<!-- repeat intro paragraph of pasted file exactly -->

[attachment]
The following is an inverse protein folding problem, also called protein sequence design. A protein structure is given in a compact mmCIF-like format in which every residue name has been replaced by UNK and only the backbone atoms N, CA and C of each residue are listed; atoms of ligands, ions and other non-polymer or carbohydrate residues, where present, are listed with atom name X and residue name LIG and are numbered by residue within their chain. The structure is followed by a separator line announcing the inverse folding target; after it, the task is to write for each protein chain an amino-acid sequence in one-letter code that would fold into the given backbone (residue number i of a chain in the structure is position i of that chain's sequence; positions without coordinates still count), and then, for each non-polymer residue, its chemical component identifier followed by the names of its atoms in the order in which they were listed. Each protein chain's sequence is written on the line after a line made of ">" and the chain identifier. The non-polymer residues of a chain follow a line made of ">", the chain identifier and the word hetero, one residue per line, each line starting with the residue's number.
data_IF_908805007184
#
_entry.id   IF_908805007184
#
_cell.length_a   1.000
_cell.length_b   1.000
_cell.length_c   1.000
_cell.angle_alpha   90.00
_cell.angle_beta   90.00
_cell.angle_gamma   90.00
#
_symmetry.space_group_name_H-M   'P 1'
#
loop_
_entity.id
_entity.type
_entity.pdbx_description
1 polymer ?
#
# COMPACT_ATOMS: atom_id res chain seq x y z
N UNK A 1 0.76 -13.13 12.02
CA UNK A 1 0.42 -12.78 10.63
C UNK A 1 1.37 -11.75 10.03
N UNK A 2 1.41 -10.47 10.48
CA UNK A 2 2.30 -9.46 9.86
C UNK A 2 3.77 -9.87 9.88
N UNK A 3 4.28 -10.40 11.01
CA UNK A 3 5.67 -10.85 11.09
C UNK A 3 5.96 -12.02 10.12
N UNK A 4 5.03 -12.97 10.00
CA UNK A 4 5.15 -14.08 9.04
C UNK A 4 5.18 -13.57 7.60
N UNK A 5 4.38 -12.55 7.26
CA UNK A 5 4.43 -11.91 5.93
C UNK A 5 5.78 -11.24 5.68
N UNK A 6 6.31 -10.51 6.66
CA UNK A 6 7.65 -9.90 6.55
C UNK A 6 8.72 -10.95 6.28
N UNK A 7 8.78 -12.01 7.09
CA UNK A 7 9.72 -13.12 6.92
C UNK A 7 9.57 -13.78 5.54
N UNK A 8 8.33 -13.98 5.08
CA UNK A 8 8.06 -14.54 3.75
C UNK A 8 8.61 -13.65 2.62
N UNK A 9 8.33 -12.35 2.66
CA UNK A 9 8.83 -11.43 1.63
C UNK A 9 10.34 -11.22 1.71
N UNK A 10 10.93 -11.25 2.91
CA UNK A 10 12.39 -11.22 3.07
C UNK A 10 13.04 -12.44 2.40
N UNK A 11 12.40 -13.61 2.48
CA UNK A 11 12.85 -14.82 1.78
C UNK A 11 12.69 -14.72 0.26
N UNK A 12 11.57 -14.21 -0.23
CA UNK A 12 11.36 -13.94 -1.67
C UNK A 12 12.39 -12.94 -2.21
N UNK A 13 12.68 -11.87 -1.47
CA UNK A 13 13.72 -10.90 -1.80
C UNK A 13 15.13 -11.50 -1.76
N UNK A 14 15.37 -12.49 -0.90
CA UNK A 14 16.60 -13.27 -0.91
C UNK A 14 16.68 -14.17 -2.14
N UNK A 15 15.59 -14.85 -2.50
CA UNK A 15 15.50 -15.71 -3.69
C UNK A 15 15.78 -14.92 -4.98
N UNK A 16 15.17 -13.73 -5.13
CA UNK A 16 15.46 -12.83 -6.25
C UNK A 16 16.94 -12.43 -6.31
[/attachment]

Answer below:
The following is an inverse protein folding problem, also called protein sequence design. A protein structure is given in a compact mmCIF-like format in which every residue name has been replaced by UNK and only the backbone atoms N, CA and C of each residue are listed; atoms of ligands, ions and other non-polymer or carbohydrate residues, where present, are listed with atom name X and residue name LIG and are numbered by residue within their chain. The structure is followed by a separator line announcing the inverse folding target; after it, the task is to write for each protein chain an amino-acid sequence in one-letter code that would fold into the given backbone (residue number i of a chain in the structure is position i of that chain's sequence; positions without coordinates still count), and then, for each non-polymer residue, its chemical component identifier followed by the names of its atoms in the order in which they were listed. Each protein chain's sequence is written on the line after a line made of ">" and the chain identifier. The non-polymer residues of a chain follow a line made of ">", the chain identifier and the word hetero, one residue per line, each line starting with the residue's number.